Prevalence of denervation in paraspinal and foot intrinsic musculature

Daniel Dumitru, Carlos A. Diaz, John C. King

Research output: Contribution to journalArticle

45 Scopus citations

Abstract

Objective: The primary purpose of this investigation was to determine the prevalence of abnormal spontaneous activity (positive sharp waves (PSWs) and fibrillation potentials (FPs)) in selected lumbosacral paraspinal and foot intrinsic muscles in an asymptomatic healthy population. Design: This was a prospective assessment of 50 individuals without history or physical findings suggestive of peripheral neuromuscular disease whereby a monopolar needle electrode was located in the unilateral L4 and L5 paraspinal as well as abductor hallucis and extensor digitorum brevis muscles. These muscles were extensively evaluated for the presence of PSWs, FPs, and fasciculation potentials. Results: Ten subjects per decade from 20-59 yr ten subjects from 60-80 yr comprised the 50 participants (28 women) resulting in a mean age of 45 ± 15.9 (range 20-76) yr. A single individual (prevalence 2%) demonstrated fibrillation potentials in the extensor digitorum brevis, and FPs and PSWs were detected in two subjects' (4% prevalence) L4/L5 paraspinal muscles. Ninety-four percent of the subjects had fasciculation potentials in the abductor hallucis, whereas 60% had these waveforms in the extensor digitorum brevis. Only 6% of subjects had fasciculation potentials in the L4 but not L5 paraspinal muscles. All subjects demonstrated both prototypical "atypical" appearing endplate spikes in all of the muscles examined. Conclusions: We failed to confirm the previously reported prevalence of FPs and PSWs in both the paraspinal foot intrinsic musculature. Atypical appearing endplate spikes, however, display configurations similar to FPs and PSWs and were present in all subjects. Failure to pay close attention to the discharge rate and rhythm of endplate spikes can lead to misinterpreting these waveforms as FPs and PSWs. It is likely that the previously reported high prevalence of spontaneous activity in healthy persons resulted from not fully appreciating the similarity between innervated and denervated spontaneous single muscle fiber discharge configurations.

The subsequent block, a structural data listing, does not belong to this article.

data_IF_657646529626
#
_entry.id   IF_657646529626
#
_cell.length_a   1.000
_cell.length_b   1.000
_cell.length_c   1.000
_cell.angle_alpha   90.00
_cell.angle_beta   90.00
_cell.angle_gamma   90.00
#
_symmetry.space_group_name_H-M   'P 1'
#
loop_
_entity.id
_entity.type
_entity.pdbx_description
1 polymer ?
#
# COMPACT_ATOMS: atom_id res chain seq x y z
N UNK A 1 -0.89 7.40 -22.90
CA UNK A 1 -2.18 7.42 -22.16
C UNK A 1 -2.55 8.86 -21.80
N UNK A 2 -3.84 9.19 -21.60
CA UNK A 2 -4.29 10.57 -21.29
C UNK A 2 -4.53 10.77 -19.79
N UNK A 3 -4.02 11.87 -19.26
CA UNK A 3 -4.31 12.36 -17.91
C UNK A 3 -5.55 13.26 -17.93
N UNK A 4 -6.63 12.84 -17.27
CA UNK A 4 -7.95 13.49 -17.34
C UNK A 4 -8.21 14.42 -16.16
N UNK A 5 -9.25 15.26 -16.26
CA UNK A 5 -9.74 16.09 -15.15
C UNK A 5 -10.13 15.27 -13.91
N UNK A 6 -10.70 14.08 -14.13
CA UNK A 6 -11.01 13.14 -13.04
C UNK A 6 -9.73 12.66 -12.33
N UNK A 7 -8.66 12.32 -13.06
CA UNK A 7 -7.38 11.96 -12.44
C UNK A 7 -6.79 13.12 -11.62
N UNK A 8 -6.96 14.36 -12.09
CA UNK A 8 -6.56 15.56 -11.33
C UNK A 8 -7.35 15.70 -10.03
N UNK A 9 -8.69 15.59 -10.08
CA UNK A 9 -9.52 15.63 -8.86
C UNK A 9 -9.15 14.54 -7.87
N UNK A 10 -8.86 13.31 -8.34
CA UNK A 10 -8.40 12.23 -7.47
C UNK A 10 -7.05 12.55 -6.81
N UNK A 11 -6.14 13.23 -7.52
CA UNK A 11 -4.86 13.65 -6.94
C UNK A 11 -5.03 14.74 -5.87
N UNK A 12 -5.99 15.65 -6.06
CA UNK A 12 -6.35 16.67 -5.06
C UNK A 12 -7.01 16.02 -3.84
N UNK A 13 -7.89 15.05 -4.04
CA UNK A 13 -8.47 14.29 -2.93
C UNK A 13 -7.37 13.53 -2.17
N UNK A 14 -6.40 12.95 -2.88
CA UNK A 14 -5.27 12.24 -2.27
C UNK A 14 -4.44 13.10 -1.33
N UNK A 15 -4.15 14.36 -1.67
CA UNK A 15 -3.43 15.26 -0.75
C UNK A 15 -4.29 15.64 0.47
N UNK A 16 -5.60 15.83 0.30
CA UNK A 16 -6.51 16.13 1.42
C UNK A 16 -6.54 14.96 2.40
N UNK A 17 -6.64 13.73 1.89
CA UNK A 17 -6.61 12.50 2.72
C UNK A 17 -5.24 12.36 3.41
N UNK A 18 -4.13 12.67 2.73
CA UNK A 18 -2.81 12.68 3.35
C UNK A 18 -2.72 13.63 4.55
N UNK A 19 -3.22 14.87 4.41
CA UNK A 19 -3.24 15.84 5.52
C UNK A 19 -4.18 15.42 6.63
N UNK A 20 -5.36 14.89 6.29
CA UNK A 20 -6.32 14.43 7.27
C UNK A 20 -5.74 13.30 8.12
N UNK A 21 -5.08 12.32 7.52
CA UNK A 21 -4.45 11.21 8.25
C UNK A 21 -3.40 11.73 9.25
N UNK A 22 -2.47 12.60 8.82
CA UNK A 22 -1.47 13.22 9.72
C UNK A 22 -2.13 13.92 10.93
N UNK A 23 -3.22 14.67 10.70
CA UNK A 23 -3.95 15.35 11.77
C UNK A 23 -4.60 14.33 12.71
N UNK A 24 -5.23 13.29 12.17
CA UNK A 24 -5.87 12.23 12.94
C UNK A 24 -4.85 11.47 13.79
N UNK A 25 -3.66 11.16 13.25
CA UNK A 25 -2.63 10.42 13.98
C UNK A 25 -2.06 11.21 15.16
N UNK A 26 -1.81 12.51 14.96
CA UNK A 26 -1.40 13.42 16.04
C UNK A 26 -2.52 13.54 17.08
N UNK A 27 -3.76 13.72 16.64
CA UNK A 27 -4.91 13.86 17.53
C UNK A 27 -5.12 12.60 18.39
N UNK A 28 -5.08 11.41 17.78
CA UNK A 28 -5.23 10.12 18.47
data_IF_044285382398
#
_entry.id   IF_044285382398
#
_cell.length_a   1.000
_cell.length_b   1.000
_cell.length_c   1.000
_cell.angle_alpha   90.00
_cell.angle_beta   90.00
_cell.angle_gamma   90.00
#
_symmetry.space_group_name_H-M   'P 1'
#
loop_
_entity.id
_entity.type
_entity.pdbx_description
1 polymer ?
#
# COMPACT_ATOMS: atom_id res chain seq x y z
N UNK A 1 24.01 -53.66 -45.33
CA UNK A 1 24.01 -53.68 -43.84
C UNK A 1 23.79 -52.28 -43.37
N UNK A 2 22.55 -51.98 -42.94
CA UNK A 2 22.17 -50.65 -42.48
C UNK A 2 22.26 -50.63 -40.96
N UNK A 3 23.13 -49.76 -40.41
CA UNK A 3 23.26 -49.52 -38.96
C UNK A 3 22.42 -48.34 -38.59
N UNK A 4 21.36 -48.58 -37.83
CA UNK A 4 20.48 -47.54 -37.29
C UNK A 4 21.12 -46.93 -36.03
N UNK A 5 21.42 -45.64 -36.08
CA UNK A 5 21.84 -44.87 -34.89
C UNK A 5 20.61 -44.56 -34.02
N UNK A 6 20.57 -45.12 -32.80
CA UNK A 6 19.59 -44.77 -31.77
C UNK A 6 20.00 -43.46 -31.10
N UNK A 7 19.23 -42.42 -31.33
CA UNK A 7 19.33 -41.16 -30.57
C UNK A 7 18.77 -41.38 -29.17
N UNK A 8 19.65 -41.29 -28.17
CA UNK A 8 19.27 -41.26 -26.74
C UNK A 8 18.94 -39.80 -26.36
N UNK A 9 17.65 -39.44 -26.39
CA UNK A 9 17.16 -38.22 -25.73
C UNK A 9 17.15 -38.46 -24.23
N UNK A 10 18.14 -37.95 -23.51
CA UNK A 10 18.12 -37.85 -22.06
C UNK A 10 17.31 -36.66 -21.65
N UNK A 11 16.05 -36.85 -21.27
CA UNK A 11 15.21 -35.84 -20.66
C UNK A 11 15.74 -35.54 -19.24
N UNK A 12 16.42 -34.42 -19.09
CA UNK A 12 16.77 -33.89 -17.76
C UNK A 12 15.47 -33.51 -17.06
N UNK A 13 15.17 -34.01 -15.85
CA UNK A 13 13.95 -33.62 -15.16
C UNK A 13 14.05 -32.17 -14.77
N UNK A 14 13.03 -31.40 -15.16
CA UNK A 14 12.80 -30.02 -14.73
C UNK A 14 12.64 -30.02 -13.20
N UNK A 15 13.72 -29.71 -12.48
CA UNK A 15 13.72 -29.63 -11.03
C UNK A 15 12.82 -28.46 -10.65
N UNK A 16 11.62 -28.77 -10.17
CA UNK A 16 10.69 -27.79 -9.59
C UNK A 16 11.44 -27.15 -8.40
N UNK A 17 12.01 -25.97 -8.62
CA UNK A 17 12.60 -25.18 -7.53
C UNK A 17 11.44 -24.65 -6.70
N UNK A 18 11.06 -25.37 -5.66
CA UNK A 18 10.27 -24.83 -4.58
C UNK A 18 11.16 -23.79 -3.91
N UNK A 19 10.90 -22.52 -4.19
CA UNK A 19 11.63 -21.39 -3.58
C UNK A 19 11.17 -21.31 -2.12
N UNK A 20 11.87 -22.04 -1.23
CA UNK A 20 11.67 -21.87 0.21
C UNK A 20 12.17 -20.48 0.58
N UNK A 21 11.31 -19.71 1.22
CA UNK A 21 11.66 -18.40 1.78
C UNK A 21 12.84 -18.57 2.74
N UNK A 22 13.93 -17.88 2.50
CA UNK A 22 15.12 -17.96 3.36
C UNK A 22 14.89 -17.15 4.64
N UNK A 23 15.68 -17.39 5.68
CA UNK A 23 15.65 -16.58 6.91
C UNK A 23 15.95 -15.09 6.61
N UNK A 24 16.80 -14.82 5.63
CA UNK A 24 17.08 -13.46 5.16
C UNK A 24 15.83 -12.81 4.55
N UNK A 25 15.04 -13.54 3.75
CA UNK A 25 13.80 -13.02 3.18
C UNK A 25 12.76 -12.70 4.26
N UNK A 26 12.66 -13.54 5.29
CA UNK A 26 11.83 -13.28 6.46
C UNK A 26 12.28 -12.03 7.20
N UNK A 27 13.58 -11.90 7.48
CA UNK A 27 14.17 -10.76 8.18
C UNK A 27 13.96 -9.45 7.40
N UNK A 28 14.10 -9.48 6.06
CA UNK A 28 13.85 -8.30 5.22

Original languageEnglish (US)
Pages (from-to)482-490
Number of pages9
JournalAmerican Journal of Physical Medicine and Rehabilitation
Volume80
Issue number7
DOIs
StatePublished - Jul 5 2001

Keywords

  • Denervation
  • Fibrillation potentials
  • Paraspinal muscles
  • Positive sharp waves
  • Volume conduction

ASJC Scopus subject areas

  • Physical Therapy, Sports Therapy and Rehabilitation
  • Rehabilitation

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